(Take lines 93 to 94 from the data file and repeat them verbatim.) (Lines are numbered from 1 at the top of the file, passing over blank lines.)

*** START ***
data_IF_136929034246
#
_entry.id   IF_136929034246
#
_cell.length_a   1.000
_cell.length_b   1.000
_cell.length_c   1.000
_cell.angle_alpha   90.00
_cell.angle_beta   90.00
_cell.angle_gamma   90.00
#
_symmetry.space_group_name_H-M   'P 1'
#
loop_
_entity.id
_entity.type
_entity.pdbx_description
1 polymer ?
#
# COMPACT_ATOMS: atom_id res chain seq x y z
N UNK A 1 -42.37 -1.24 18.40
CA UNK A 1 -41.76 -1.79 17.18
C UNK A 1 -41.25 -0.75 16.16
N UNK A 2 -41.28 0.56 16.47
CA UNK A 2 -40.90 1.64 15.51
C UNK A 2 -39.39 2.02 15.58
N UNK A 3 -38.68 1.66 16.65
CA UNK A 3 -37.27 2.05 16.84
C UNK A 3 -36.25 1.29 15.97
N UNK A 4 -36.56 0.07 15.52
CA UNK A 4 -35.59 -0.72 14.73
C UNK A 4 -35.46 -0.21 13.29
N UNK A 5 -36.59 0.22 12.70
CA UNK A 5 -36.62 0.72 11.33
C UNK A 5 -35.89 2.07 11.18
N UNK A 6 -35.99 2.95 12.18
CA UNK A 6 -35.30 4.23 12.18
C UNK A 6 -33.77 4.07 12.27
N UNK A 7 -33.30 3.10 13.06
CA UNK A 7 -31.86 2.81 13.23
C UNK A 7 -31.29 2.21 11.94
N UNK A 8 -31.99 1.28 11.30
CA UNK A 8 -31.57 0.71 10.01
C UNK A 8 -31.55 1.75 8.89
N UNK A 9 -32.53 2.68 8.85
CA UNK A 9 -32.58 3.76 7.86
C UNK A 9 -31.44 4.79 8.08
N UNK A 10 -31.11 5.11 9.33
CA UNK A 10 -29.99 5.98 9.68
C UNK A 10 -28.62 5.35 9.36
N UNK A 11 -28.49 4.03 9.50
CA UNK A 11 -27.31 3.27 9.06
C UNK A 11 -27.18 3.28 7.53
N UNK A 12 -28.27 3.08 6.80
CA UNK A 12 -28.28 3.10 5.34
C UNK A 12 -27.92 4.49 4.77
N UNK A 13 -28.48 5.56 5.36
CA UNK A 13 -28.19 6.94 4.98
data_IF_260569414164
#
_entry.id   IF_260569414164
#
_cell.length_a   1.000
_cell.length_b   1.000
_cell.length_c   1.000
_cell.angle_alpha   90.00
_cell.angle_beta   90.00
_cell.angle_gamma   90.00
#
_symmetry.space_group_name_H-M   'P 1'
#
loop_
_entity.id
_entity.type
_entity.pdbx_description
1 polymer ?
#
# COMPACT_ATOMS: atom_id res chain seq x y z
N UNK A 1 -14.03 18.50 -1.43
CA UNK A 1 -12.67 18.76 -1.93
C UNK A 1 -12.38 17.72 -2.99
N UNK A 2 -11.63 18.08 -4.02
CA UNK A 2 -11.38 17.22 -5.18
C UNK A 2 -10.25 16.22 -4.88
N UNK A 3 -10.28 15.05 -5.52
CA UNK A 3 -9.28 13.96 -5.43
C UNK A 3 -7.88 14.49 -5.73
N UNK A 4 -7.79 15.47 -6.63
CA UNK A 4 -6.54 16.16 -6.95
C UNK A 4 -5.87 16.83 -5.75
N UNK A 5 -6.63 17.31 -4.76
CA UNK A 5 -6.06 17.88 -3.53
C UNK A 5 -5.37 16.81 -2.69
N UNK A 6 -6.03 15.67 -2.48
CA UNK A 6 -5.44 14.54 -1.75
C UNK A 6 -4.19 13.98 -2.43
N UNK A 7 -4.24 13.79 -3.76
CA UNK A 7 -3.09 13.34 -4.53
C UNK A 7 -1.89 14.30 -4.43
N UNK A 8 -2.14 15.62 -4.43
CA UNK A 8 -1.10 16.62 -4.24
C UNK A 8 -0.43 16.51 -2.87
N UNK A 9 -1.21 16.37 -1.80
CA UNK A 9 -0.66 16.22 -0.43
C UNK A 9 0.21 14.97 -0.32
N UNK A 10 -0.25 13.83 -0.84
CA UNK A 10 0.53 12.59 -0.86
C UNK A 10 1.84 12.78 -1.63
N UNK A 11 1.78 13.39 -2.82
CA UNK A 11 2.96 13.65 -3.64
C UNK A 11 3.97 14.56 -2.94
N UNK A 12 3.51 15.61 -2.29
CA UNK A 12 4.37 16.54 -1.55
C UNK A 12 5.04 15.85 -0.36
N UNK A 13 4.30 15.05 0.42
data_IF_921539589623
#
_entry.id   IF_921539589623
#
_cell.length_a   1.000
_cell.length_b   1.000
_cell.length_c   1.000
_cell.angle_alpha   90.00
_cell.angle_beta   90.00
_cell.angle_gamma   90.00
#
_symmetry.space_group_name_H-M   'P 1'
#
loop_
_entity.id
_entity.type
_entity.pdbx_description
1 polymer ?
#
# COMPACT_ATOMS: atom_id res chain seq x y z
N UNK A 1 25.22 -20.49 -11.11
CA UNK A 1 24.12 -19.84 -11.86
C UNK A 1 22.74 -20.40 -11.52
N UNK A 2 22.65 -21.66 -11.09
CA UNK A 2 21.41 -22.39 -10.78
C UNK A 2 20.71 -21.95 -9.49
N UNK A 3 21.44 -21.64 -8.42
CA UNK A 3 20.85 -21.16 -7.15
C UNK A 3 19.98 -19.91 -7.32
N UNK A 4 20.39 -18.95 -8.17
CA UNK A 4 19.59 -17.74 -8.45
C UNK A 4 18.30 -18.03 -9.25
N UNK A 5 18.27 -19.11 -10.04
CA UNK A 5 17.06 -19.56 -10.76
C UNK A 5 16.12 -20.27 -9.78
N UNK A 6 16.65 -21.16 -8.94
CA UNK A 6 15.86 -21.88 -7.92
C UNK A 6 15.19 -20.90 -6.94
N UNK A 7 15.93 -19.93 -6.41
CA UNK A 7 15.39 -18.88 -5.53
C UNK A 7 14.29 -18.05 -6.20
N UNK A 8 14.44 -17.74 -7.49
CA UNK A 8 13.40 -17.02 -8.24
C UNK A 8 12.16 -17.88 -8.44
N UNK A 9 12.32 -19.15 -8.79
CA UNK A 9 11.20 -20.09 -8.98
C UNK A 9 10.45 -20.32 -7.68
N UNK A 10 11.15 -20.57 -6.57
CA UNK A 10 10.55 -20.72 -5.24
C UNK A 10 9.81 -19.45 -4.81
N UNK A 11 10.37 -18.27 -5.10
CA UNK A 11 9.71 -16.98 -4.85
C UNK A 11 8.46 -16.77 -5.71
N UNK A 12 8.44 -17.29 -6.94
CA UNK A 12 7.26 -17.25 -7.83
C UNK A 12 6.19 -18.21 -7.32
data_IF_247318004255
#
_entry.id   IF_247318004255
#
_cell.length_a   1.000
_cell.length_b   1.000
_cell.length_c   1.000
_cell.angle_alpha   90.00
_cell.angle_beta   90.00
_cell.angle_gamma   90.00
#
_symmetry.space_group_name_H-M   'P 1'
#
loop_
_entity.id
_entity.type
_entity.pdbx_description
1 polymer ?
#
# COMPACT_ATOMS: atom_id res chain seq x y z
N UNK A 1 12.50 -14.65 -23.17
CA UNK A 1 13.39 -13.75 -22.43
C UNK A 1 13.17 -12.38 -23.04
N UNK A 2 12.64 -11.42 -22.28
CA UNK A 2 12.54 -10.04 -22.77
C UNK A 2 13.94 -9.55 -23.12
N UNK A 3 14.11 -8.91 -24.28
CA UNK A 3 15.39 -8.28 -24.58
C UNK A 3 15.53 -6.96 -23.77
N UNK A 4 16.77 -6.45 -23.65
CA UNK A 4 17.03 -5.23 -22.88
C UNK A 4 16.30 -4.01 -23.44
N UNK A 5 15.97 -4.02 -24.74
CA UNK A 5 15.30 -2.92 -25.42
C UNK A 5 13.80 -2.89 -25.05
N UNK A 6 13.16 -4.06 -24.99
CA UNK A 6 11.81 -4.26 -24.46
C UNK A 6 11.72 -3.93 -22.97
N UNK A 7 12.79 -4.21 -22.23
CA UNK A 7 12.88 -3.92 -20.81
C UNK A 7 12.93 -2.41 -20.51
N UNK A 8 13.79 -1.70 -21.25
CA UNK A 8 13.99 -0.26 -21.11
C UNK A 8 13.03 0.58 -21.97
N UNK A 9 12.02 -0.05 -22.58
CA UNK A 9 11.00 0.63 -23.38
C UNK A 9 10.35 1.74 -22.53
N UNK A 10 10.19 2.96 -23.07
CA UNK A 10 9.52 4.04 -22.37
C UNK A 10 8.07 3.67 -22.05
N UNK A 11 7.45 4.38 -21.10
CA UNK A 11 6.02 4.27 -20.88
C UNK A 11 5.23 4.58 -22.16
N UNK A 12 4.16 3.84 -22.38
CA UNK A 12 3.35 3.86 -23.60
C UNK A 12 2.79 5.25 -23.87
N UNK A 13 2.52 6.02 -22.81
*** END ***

C UNK A 5 -5.37 16.81 -2.69
N UNK A 6 -6.03 15.67 -2.48